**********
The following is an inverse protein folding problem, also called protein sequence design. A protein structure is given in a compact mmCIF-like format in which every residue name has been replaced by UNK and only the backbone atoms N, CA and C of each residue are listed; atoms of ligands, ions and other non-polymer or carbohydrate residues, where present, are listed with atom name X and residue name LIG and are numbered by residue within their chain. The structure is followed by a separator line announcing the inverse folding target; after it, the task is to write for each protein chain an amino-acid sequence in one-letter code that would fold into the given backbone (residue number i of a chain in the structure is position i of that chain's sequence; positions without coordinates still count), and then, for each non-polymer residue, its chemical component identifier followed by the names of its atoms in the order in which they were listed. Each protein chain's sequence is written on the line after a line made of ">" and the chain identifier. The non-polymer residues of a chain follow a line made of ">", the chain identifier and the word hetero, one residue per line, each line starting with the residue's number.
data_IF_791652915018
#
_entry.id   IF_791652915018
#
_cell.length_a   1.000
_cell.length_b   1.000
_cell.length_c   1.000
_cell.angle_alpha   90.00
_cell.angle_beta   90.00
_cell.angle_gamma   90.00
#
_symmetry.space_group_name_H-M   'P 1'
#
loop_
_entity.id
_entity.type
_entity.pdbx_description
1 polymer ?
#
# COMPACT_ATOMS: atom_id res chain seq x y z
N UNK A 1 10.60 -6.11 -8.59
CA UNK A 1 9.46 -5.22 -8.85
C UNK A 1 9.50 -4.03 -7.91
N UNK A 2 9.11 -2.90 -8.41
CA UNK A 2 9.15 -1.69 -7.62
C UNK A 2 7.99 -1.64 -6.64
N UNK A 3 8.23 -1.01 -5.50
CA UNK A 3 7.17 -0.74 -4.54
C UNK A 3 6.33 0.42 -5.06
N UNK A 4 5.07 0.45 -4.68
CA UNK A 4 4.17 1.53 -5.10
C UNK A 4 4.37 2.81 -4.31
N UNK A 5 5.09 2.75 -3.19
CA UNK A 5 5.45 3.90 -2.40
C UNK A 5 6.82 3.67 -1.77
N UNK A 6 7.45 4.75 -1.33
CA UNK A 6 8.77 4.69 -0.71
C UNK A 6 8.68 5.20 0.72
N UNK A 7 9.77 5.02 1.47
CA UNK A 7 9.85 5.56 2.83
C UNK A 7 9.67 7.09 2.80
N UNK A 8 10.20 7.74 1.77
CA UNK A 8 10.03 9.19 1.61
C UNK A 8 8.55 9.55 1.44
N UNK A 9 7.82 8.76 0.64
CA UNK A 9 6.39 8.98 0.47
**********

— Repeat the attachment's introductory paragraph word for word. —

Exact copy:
The following is an inverse protein folding problem, also called protein sequence design. A protein structure is given in a compact mmCIF-like format in which every residue name has been replaced by UNK and only the backbone atoms N, CA and C of each residue are listed; atoms of ligands, ions and other non-polymer or carbohydrate residues, where present, are listed with atom name X and residue name LIG and are numbered by residue within their chain. The structure is followed by a separator line announcing the inverse folding target; after it, the task is to write for each protein chain an amino-acid sequence in one-letter code that would fold into the given backbone (residue number i of a chain in the structure is position i of that chain's sequence; positions without coordinates still count), and then, for each non-polymer residue, its chemical component identifier followed by the names of its atoms in the order in which they were listed. Each protein chain's sequence is written on the line after a line made of ">" and the chain identifier. The non-polymer residues of a chain follow a line made of ">", the chain identifier and the word hetero, one residue per line, each line starting with the residue's number.